The Inner Worlds of Other People
On August 2, 1914, Franz Kafka wrote in his diary, “Germany has declared war on Russia. Went swimming in the afternoon.” The war he referred to was World War 1, which went on to kill 15-16 million people over the next four years, precipitated the end of the Ottoman Empire after seven centuries of rule, and announced the arrival of America as a world power. Decades later, as biographers pored over Kafka’s enigmatic but tragically short life, this diary entry caught their eye. To some, that sentence distilled the essence of Kafka — an insouciance towards the outside world. That the unfolding butchery of World War 1 and the unremarkable rituals of a middle-class life could cohabit in the womb of his mind, like twins biding their time in the amniotic fluid of being, led them to conclude that Kafka was one cold dude.
Responding to this charge of being emotionally unresponsive, Kafka’s great biographer, Reiner Stach, explained that the truth of the matter was more subtle. What Kafka sought to record in his diaries were not events in the newspapers but their significance as the Austro-Hungarian empire — which had spread over much of continental Europe, like algae over a pond — began to crumble. When some of Kafka’s private diaries were published, they belied both: the finely cut paranoias of his published works as well as accusations of being emotionally unavailable. What they revealed was the froth, the anxieties, and the contradictions out of which burbled up Kafka the man and Kafka the author.
In his diaries, Kafka had recorded thoughts, erotic charges, and private disappointments whose factual truth weren’t hard to parse but whose meanings were difficult to fathom. In parts, this difficulty was because, like most of our private thoughts, Kafka’s too were often marked by a wariness that revealed his recognition that the old world was slowly birthing something — what exactly, he didn’t, or his diary didn’t, record. A foreboding that the ground beneath his feet was slipping away isn’t hard to infer but harder to understand was what did Kafka seek to record by the very act of diary entry. Traditionally, unlike our times where the four horsemen of social media stalk our landscape — Instagram and Facebook, Twitter and Tumblr — the only place where such reflections could be jotted down was the diary. In fact, perhaps like in the case of Kafka, the diary was often the only place where many could become themselves, unburdened by the need to pose for refinement. It is where pages could be brim with vanities and prejudices, aspirations and conspiracies.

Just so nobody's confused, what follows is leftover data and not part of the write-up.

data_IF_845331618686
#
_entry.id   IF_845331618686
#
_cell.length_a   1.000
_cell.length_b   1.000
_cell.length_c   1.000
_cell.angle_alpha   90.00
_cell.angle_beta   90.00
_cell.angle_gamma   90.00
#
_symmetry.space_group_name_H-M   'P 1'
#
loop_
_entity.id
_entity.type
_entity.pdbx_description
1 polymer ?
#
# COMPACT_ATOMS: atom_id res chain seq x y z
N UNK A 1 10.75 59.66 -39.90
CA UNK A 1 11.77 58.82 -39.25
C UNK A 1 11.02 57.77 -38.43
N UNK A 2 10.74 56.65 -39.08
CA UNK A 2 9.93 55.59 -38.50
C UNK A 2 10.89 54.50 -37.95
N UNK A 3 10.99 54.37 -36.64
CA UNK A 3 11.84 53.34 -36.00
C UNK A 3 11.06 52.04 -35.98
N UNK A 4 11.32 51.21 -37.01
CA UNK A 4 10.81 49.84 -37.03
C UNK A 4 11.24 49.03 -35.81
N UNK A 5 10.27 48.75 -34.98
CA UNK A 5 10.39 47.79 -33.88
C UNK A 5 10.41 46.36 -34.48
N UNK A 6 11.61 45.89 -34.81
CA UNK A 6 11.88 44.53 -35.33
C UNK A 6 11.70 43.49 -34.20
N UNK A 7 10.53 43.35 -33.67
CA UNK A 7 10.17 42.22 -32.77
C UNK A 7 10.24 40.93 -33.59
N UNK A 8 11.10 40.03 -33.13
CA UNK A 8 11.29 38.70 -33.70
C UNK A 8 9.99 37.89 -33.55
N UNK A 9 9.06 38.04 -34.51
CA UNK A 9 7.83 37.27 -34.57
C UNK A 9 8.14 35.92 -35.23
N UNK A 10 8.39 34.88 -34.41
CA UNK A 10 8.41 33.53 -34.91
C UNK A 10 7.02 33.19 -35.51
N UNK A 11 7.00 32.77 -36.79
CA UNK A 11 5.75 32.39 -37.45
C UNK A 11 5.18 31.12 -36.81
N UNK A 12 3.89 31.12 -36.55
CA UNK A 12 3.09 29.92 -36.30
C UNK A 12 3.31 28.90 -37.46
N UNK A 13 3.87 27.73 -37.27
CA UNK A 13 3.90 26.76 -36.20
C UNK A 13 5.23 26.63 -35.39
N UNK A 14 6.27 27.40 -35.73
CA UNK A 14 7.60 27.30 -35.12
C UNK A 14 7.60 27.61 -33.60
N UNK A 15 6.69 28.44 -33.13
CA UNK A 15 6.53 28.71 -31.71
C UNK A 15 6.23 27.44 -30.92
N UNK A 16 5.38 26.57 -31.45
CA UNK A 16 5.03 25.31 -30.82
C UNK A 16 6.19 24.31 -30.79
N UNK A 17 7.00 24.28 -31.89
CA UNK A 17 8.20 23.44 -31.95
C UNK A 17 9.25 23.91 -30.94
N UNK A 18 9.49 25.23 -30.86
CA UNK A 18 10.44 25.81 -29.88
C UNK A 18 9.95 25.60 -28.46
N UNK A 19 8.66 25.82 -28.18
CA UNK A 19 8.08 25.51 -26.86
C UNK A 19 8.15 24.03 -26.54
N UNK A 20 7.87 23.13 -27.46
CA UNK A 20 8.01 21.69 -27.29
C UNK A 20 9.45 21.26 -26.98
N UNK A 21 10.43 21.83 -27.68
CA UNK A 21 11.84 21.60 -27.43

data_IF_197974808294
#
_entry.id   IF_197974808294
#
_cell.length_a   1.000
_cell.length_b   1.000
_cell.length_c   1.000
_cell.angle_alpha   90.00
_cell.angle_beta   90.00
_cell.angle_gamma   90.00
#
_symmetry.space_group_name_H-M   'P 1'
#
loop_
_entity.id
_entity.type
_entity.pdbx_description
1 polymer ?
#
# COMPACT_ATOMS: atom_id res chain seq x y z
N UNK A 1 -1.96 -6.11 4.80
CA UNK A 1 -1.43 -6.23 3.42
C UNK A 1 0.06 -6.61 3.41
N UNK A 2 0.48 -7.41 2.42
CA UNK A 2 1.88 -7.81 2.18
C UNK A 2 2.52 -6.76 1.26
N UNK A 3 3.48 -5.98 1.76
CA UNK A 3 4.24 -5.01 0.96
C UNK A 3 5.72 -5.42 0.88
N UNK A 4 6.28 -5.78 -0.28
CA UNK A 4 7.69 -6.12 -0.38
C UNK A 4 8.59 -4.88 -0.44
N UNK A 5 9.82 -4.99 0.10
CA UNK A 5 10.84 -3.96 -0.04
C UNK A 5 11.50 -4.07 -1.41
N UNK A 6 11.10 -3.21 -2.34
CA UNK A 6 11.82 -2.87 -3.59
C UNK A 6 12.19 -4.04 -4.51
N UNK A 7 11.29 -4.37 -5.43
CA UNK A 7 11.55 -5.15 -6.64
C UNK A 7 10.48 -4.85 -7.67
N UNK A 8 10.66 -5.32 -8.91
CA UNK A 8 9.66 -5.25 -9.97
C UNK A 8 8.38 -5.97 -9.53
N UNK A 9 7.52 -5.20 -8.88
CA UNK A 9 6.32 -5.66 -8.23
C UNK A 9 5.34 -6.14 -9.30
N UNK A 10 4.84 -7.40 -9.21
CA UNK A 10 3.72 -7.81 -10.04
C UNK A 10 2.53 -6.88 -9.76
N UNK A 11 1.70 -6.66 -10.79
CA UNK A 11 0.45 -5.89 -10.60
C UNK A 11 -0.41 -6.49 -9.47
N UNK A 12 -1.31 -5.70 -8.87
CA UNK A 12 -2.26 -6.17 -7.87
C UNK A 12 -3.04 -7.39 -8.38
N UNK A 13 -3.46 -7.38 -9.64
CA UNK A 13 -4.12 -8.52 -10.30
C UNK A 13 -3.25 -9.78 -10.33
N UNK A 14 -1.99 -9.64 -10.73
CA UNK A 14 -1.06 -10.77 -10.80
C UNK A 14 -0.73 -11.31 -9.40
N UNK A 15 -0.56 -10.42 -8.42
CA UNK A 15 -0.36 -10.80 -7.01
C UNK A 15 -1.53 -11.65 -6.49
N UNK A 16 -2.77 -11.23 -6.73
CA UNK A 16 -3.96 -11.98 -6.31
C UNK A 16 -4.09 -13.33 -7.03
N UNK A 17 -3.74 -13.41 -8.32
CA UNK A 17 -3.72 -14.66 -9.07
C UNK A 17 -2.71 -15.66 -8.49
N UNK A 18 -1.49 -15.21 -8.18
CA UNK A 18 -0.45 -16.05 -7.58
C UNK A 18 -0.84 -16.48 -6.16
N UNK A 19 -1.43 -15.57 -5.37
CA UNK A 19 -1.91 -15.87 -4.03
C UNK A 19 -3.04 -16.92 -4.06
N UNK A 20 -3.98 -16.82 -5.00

For some, traditionally, the diary was a place to record the uneventfulness of their lives, while for others it was a portrait of an abyss they stared into. Irrespective, for most diligent diary writers, it was a companion, an addiction, a paramour that listened to their confessionals with the patience of a saint. Some others have gone about the act of diary writing in an even more deliberate manner than Kafka. By deliberate I mean they think about form and language, content, and the fear of being judged by posterity; while Kafka sought to peel away the skin of society that had stood too long in the hot shower of social hypocrisies. For example, with her typical mixture of candor and conceit, on April 20, 1919, Virginia Woolf wrote, “What sort of diary should I like mine to be?” Then, after some thinking aloud, she arrived at a proximate definition: “I should like it to resemble some deep old desk, or capacious hold-all, in which one flings a mass of odds and ends without looking them through.” For her, a diary was a storehouse of her inner fragments.
In early colonial India, many Indians began to take to writing diaries. In Tamil, among the earliest of diary-writers was a man, now well forgotten, called Guruvappa Pillai who, among other things, travelled to the court of Louis XV in Paris to complain about the French in Pondicherry who had incarcerated his father. The year was around 1717-1719. In due course, Pillai became Charles Philippe Gourouvapa, with Louis XV himself as his godfather. We learn of the adventures of Pillai from his cousin Ananda Ranga Pillai, whose diaries from the period 1736 to 1799 filled “thirteen large registers”, copies of which now reside in the venerable Bibliotheque Nationale in France.
What is striking — one is indebted to the commentary of the scholar S. Jeyaseela Stephen who translated the diaries of Rangappa Thiruvengadam Pillai, which spans the period from 1761 to 1768 — is that these diaries were written with a heavy flavour of colloquialism. To some scholars of Tamil and Indian history, this usage of common folk language has derogated the value of these historical documents. Yet, ironically, it is in these private confessionals that the history of India may reveal itself to be more radical and less conforming to the ideologies of anti-colonialism that we retroactively impose on our past.
Perhaps, a century from now, future historians will look back at our Facebook posts and Twitter feeds to discover a society that rather willingly inverted the diary-writing habits of its ancestors and began to pour its inner thoughts onto public forums. They may think it is an aberration or, if they are perspicacious, they will see it for what it truly is: a desire to find meaning, be it as a confessional or as an aesthetic exercise, in an otherwise meaningless existence. Even Kafka, that great hermetic intelligence, couldn’t resist that.